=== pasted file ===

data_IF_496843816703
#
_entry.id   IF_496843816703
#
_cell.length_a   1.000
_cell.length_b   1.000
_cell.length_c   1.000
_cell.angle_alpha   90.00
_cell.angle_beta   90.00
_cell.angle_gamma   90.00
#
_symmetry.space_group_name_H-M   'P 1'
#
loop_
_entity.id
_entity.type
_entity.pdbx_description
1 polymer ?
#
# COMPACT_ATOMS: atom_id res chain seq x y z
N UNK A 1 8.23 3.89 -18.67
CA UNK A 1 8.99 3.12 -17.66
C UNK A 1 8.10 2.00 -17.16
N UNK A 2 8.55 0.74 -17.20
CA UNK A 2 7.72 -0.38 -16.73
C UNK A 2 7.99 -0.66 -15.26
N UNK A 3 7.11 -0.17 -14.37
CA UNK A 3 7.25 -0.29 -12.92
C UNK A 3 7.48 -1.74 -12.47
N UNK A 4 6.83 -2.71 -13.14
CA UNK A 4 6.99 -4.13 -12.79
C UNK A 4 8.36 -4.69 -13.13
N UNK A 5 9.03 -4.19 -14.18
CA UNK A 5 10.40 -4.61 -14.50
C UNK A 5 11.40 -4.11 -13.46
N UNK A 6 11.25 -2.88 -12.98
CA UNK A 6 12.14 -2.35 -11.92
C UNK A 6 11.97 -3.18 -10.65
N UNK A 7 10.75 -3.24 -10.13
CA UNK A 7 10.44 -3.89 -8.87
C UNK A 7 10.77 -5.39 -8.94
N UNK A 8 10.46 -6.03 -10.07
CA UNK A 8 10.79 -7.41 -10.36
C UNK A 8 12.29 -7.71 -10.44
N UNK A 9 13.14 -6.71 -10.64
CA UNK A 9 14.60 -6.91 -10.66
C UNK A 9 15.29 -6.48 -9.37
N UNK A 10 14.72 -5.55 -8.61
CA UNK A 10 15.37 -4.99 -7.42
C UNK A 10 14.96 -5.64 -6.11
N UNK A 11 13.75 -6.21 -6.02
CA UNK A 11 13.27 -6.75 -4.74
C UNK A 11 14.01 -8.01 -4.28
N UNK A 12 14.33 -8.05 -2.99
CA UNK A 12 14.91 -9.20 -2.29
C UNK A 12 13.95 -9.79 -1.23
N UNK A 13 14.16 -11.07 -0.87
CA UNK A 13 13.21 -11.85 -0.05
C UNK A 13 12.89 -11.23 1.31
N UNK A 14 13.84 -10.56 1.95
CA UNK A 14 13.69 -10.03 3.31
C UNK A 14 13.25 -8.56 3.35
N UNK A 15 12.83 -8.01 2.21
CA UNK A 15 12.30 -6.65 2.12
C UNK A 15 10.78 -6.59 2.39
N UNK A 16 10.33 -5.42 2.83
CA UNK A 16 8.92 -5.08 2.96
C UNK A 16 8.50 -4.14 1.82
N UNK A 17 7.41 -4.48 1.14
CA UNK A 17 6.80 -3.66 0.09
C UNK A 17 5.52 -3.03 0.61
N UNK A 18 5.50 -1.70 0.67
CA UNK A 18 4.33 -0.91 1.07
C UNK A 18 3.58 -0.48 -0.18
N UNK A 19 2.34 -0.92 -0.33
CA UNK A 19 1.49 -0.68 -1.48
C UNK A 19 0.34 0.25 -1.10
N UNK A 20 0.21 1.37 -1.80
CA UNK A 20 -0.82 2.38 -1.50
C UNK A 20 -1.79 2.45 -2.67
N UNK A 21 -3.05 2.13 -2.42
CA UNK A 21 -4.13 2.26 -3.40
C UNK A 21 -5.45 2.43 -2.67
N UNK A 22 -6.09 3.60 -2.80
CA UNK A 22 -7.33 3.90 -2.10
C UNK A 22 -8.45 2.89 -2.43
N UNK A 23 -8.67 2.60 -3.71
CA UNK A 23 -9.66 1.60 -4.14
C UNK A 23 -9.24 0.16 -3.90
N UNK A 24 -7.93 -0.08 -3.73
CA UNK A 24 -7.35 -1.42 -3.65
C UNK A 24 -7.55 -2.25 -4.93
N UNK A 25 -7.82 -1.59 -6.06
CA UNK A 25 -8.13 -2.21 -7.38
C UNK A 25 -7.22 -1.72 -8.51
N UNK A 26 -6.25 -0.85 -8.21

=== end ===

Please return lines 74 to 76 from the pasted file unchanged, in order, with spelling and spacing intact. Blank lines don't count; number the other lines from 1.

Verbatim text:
C UNK A 18 3.58 -0.48 -0.18
N UNK A 19 2.34 -0.92 -0.33
CA UNK A 19 1.49 -0.68 -1.48